Spring 2016 in the Naperville area has been cool and filled with rain! While the trees are bursting and the grass is a beautiful shade of emerald, all of this rain is highlighting any drainage problems we have in our backyards. Do you have standing water in parts of your yard? Is it impossible to mow the grass? Do you hesitate to spend time in parts of your yard because of “swampy” conditions? The cause could very well be a drainage problem. It’s not a lost cause or something you need to live with. Several options are available to help eliminate the problem, and many offer design ideas that will enhance your outdoor space at the same time.
Why does the problem exist?
Poor grading or poor soil or a combination may be the cause. Clay soil is difficult to drain properly, and adding organic matter such as compost, peat moss or composted manure will help the problem. Proper grading, including a gentle slope away from your home, will cause the water to drain away, but sometimes the water can pool in the far end of your yard as a result.
How to solve the problem:
A French drain, which will direct water from your downspouts away from your house, will help to divert water away from your home. If it all empties into one area of the yard, however, it might take several days for it to drain away, especially if you have soil with a high clay content. Adding a dry well in the area of the yard where the French drain ends will give the water a place to collect. The well allows the water to disperse into the soil over time. Using these two techniques will result in much faster water drainage.
Plant water-loving species. This is a good solution for areas that remain wet and spongy after a rain, but not necessarily where you have standing water for days. The Northern Virginia Soil and Water Conservation District says, “A soggy spot can be improved by replanting with water-tolerant plants. Plants will aesthetically improve the soggy spot, soak up the remaining water, attract beneficial pollinators, and they can also slowly improve drainage by loosening the soil with their roots and organic matter.” Several shrubs, trees and perennials are available that thrive in poorly drained soils in northern Illinois.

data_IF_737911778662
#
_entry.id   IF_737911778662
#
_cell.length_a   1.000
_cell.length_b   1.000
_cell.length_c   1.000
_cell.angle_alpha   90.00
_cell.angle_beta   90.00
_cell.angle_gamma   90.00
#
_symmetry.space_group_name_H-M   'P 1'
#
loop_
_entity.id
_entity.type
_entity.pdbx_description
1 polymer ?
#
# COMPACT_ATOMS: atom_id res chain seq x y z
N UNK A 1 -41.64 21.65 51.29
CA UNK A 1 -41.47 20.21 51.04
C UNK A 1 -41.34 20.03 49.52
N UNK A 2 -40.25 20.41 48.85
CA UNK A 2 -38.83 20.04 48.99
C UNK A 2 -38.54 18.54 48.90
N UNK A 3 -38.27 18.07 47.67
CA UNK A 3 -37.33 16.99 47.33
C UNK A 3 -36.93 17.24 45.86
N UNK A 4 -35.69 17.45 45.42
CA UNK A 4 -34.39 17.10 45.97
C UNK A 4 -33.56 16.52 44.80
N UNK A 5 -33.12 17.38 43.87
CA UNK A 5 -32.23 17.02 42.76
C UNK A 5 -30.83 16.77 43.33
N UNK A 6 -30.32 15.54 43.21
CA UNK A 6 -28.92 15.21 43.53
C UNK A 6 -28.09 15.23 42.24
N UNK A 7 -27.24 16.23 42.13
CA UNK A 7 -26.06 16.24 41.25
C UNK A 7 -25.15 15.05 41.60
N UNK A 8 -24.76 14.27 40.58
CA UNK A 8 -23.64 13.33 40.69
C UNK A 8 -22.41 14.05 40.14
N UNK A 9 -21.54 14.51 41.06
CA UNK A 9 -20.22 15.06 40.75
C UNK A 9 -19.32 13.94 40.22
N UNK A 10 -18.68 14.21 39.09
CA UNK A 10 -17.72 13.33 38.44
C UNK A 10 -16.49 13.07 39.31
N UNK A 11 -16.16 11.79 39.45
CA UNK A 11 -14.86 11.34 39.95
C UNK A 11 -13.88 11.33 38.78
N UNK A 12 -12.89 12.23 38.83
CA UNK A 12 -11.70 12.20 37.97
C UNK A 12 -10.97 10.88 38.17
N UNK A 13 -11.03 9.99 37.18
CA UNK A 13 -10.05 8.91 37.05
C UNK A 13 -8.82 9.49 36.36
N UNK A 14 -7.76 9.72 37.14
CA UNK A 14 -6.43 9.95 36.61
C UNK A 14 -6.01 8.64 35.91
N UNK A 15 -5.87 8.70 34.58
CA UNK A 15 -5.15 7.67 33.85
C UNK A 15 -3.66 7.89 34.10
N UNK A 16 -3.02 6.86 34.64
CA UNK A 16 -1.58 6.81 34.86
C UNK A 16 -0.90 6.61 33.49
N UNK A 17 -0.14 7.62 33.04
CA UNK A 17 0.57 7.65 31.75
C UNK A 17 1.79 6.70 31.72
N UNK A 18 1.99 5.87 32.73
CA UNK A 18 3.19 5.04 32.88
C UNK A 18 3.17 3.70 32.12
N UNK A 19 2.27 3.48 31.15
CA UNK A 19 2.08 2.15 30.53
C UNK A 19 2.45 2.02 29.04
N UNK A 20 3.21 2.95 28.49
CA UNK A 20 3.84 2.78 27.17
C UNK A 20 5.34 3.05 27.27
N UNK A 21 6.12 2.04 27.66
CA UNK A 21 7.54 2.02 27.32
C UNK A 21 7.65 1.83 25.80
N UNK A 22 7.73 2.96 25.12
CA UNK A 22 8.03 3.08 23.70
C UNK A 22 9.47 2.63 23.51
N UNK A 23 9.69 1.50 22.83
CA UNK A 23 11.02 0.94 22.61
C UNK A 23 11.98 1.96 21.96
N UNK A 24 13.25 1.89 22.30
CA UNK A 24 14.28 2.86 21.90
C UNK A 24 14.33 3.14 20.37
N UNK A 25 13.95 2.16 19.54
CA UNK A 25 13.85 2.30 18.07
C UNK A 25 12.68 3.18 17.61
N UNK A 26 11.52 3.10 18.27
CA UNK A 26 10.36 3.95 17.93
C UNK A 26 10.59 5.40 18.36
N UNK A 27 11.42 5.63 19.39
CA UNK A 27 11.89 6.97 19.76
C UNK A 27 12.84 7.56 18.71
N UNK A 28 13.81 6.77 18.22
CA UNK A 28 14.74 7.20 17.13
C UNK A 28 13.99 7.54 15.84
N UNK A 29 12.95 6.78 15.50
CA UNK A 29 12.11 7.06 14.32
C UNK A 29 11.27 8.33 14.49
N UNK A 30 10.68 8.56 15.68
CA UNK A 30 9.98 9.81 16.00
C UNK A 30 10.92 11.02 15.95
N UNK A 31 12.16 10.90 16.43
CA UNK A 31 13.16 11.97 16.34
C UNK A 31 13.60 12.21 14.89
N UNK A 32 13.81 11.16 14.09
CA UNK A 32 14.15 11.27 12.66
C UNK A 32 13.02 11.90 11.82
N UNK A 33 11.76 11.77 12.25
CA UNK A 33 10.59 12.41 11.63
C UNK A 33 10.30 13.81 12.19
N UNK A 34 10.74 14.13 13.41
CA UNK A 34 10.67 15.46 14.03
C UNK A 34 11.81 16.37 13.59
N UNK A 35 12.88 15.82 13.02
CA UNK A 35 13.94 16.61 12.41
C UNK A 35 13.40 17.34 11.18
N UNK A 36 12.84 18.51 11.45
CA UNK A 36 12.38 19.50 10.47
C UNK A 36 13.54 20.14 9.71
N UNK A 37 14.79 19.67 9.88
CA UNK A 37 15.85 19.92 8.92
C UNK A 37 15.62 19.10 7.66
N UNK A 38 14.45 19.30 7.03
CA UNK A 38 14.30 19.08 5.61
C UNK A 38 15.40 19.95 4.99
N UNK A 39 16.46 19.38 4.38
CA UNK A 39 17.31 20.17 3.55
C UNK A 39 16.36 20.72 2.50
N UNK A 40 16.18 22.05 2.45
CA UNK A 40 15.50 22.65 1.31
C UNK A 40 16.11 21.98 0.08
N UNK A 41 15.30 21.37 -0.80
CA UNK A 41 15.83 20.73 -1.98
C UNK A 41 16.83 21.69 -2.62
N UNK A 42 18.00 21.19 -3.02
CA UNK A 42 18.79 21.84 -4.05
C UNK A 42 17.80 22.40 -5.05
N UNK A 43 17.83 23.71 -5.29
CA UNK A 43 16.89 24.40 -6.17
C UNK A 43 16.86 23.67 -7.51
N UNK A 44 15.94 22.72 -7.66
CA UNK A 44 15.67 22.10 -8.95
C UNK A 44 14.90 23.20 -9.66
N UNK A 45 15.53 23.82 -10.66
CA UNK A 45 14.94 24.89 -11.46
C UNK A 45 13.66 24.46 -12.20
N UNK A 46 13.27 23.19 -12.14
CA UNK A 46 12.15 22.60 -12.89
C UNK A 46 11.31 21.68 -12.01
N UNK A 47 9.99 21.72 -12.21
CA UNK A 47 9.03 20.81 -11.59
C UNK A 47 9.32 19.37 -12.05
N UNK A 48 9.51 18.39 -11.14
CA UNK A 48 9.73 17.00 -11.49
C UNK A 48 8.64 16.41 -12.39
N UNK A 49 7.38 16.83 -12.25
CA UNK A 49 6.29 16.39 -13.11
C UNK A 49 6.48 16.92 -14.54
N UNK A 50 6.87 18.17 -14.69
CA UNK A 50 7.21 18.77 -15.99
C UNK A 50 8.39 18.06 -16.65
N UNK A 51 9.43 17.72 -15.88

Consider adding a dry creek bed to the back of your yard. Dry creek beds direct excess water away from your grass while adding beauty and interest to your landscaping. Dry creek beds are a series of rocks and pebbles that resemble a curvy stream, and are placed over wet areas, usually in the back of a yard. With the addition of small bridges, lighting and other decorative touches, a dry creek bed is a beautiful and practical solution to a standing water problem.
If the problem is in a corner of the yard or a small area, planting a tree might be the solution. Trees suited for wet areas, and planted correctly (not too deep), will drink up excess moisture while adding shade and interest to your yard. Many maples, varieties of oak, river birch, and others are good choices. A trusted landscape designer can recommend the right tree for your landscape.
O’Donovan Landscaping will provide expert design advice and professional installation services for your outdoor landscaping. With over 45 years of experience, we have a proven track record of satisfied customers in Naperville and surrounding suburbs. Call us at 630-355-3370 to find out how we can help you make your outdoor landscape welcoming and beautiful for years of enjoyment.